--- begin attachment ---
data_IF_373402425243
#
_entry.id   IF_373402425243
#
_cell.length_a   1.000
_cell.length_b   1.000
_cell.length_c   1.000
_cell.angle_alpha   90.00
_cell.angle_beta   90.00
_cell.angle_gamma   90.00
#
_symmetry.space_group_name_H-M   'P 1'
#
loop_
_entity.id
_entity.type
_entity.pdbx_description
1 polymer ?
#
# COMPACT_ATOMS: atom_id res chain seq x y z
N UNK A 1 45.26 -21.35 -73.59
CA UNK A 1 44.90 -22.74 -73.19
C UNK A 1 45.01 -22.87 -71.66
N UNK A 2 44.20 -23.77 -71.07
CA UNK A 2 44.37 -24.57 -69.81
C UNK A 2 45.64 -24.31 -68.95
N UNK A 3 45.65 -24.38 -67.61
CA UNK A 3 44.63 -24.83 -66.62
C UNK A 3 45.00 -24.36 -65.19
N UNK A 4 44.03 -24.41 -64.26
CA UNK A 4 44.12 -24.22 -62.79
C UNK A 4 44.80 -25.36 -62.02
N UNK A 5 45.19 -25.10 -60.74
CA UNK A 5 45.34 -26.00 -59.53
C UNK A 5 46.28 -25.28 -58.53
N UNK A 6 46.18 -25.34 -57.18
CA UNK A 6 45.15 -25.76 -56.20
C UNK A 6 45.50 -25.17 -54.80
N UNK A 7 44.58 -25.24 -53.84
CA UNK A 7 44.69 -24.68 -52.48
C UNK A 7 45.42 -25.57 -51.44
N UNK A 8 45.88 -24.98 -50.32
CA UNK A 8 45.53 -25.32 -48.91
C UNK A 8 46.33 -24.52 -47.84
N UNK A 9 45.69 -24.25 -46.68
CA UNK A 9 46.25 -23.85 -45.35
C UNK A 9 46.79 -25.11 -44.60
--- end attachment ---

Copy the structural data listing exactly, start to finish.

data_IF_373402425243
#
_entry.id   IF_373402425243
#
_cell.length_a   1.000
_cell.length_b   1.000
_cell.length_c   1.000
_cell.angle_alpha   90.00
_cell.angle_beta   90.00
_cell.angle_gamma   90.00
#
_symmetry.space_group_name_H-M   'P 1'
#
loop_
_entity.id
_entity.type
_entity.pdbx_description
1 polymer ?
#
# COMPACT_ATOMS: atom_id res chain seq x y z
N UNK A 1 45.26 -21.35 -73.59
CA UNK A 1 44.90 -22.74 -73.19
C UNK A 1 45.01 -22.87 -71.66
N UNK A 2 44.20 -23.77 -71.07
CA UNK A 2 44.37 -24.57 -69.81
C UNK A 2 45.64 -24.31 -68.95
N UNK A 3 45.65 -24.38 -67.61
CA UNK A 3 44.63 -24.83 -66.62
C UNK A 3 45.00 -24.36 -65.19
N UNK A 4 44.03 -24.41 -64.26
CA UNK A 4 44.12 -24.22 -62.79
C UNK A 4 44.80 -25.36 -62.02
N UNK A 5 45.19 -25.10 -60.74
CA UNK A 5 45.34 -26.00 -59.53
C UNK A 5 46.28 -25.28 -58.53
N UNK A 6 46.18 -25.34 -57.18
CA UNK A 6 45.15 -25.76 -56.20
C UNK A 6 45.50 -25.17 -54.80
N UNK A 7 44.58 -25.24 -53.84
CA UNK A 7 44.69 -24.68 -52.48
C UNK A 7 45.42 -25.57 -51.44
N UNK A 8 45.88 -24.98 -50.32
CA UNK A 8 45.53 -25.32 -48.91
C UNK A 8 46.33 -24.52 -47.84
N UNK A 9 45.69 -24.25 -46.68
CA UNK A 9 46.25 -23.85 -45.35
C UNK A 9 46.79 -25.11 -44.60